A painting by artist Lauren Raye Snow called “Home.” A female presenting figure in the foreground, ambiguously young, with an olive complexion, orange-red lips, flushed cheeks bordering on burning, dark hair in braids, dark brown eyes, and a slender build, wearing a black satin fantastical confection of a dress, like a nun turned into a gothic cupcake. In the background a giant thunderhead looms heavy and foreboding in the turquoise-blue sky, itself bright and unnaturally orange. Flanking the woman in the background are two live oaks barren of leaves, and the ground is green but singeing a yellow-brown from the extreme weather. The woman clutches an armadillo, like a precious relic, or as Mary to a baby Jesus; her face is ambivalent, tense, afraid, sad. She is crowned with the blown out wildflowers native to Texas.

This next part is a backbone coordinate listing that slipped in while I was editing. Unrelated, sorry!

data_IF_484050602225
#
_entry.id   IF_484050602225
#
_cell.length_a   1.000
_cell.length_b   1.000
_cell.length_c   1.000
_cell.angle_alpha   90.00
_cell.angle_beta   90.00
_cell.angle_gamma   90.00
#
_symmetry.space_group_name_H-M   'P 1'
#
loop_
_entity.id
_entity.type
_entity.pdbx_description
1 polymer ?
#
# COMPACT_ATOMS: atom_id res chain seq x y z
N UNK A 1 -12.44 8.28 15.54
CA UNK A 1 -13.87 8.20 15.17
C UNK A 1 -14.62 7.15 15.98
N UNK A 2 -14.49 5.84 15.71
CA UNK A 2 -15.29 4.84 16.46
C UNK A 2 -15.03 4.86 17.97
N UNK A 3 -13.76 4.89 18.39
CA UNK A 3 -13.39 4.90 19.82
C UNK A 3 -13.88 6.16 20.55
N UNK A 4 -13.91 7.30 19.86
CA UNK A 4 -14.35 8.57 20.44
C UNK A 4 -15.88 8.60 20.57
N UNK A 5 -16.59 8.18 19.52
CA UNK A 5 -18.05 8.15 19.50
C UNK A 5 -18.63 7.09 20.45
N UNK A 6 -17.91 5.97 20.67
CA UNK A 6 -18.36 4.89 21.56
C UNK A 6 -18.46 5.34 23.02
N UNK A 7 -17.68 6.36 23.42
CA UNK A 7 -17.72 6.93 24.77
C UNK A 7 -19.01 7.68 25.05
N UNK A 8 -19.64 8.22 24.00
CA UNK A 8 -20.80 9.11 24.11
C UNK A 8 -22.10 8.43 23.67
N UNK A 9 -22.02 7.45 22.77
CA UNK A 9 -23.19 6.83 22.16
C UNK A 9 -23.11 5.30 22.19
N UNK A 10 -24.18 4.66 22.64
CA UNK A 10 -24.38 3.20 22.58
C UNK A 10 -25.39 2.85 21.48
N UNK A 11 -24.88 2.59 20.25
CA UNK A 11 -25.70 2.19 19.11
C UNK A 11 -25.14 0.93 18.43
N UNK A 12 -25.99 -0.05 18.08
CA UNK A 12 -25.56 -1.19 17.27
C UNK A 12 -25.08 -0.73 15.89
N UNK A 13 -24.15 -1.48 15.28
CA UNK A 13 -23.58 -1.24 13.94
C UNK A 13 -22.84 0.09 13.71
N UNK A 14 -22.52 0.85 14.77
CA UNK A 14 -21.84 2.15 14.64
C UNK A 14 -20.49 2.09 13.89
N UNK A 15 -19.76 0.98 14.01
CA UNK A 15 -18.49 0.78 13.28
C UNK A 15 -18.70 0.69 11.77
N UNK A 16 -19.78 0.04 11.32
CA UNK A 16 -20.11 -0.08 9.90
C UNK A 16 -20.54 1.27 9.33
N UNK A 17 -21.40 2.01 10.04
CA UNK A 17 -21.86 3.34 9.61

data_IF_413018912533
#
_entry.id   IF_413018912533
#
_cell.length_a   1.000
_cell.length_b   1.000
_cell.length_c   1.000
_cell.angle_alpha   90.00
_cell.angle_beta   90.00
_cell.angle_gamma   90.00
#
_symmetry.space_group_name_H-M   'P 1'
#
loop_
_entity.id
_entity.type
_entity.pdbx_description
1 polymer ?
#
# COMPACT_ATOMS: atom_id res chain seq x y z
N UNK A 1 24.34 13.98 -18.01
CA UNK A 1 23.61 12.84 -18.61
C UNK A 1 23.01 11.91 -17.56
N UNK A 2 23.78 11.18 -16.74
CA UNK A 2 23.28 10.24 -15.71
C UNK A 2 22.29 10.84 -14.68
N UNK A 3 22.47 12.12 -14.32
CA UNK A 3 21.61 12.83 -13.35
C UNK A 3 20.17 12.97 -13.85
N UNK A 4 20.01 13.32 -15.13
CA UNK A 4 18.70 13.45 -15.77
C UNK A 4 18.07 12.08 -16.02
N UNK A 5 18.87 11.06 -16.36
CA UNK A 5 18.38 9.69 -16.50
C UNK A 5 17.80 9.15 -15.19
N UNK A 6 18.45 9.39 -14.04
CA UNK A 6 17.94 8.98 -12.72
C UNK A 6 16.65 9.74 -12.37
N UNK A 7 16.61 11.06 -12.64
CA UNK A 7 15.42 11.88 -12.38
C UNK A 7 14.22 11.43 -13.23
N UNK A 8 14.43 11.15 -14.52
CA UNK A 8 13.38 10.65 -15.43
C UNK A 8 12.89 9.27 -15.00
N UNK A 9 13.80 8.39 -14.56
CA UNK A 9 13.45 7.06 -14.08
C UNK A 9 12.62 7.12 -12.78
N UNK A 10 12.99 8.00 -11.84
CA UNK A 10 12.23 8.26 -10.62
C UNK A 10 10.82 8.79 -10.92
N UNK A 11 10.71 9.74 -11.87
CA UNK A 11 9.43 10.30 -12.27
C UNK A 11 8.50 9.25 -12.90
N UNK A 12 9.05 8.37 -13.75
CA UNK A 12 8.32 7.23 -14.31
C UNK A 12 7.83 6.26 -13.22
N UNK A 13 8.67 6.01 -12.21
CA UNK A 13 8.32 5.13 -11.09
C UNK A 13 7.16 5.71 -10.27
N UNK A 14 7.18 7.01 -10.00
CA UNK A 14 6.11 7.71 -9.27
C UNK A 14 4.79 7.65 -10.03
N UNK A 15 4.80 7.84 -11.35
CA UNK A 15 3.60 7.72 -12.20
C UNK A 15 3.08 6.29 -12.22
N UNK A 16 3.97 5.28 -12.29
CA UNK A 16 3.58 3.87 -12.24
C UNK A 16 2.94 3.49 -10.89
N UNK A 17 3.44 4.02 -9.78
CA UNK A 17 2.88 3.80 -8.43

My latest, “Home.” When home is hostile, beautiful but brutal.

My bittersweet love letter to my home state of Texas. The landscape of my life, the centuries-long open wound of colony from whence I came, the broken body of malign governance and treacherous climes. How bright the beauty, how sharp the knife.


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